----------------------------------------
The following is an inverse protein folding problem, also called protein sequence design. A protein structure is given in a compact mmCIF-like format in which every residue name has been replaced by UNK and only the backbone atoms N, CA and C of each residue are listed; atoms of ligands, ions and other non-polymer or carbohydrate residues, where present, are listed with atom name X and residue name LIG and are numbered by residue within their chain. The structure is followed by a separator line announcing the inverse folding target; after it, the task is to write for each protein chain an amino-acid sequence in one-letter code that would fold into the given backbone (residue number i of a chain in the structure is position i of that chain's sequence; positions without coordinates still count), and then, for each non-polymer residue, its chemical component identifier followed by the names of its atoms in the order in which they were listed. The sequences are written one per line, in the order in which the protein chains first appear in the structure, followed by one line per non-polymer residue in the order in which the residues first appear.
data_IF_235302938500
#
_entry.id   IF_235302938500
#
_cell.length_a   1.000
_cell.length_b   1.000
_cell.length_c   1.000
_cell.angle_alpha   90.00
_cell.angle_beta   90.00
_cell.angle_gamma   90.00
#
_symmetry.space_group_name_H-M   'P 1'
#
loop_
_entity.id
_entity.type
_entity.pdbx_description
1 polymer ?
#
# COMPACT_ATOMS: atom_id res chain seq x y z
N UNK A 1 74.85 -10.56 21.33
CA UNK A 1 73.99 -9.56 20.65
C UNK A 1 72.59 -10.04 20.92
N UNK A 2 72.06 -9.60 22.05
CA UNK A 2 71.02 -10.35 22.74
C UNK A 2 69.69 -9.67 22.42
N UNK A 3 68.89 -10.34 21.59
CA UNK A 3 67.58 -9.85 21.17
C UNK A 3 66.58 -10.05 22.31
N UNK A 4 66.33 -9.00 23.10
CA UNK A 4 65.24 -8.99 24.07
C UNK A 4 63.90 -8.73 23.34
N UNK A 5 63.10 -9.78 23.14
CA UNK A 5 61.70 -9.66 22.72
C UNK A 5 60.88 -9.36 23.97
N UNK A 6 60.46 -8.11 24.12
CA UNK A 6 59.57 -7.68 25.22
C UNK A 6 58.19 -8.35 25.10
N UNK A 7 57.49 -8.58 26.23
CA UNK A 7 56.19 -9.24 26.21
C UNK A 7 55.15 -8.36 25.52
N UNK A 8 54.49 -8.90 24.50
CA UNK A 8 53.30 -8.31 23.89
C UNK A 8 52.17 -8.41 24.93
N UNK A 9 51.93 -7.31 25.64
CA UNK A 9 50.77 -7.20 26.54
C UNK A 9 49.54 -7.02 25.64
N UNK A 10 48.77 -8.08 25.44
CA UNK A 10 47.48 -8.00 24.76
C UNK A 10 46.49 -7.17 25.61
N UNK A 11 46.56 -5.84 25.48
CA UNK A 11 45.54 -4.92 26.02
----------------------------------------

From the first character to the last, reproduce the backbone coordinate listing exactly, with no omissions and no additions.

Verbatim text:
The following is an inverse protein folding problem, also called protein sequence design. A protein structure is given in a compact mmCIF-like format in which every residue name has been replaced by UNK and only the backbone atoms N, CA and C of each residue are listed; atoms of ligands, ions and other non-polymer or carbohydrate residues, where present, are listed with atom name X and residue name LIG and are numbered by residue within their chain. The structure is followed by a separator line announcing the inverse folding target; after it, the task is to write for each protein chain an amino-acid sequence in one-letter code that would fold into the given backbone (residue number i of a chain in the structure is position i of that chain's sequence; positions without coordinates still count), and then, for each non-polymer residue, its chemical component identifier followed by the names of its atoms in the order in which they were listed. The sequences are written one per line, in the order in which the protein chains first appear in the structure, followed by one line per non-polymer residue in the order in which the residues first appear.
data_IF_235302938500
#
_entry.id   IF_235302938500
#
_cell.length_a   1.000
_cell.length_b   1.000
_cell.length_c   1.000
_cell.angle_alpha   90.00
_cell.angle_beta   90.00
_cell.angle_gamma   90.00
#
_symmetry.space_group_name_H-M   'P 1'
#
loop_
_entity.id
_entity.type
_entity.pdbx_description
1 polymer ?
#
# COMPACT_ATOMS: atom_id res chain seq x y z
N UNK A 1 74.85 -10.56 21.33
CA UNK A 1 73.99 -9.56 20.65
C UNK A 1 72.59 -10.04 20.92
N UNK A 2 72.06 -9.60 22.05
CA UNK A 2 71.02 -10.35 22.74
C UNK A 2 69.69 -9.67 22.42
N UNK A 3 68.89 -10.34 21.59
CA UNK A 3 67.58 -9.85 21.17
C UNK A 3 66.58 -10.05 22.31
N UNK A 4 66.33 -9.00 23.10
CA UNK A 4 65.24 -8.99 24.07
C UNK A 4 63.90 -8.73 23.34
N UNK A 5 63.10 -9.78 23.14
CA UNK A 5 61.70 -9.66 22.72
C UNK A 5 60.88 -9.36 23.97
N UNK A 6 60.46 -8.11 24.12
CA UNK A 6 59.57 -7.68 25.22
C UNK A 6 58.19 -8.35 25.10
N UNK A 7 57.49 -8.58 26.23
CA UNK A 7 56.19 -9.24 26.21
C UNK A 7 55.15 -8.36 25.52
N UNK A 8 54.49 -8.90 24.50
CA UNK A 8 53.30 -8.31 23.89
C UNK A 8 52.17 -8.41 24.93
N UNK A 9 51.93 -7.31 25.64
CA UNK A 9 50.77 -7.20 26.54
C UNK A 9 49.54 -7.02 25.64
N UNK A 10 48.77 -8.08 25.44
CA UNK A 10 47.48 -8.00 24.76
C UNK A 10 46.49 -7.17 25.61
N UNK A 11 46.56 -5.84 25.48
CA UNK A 11 45.54 -4.92 26.02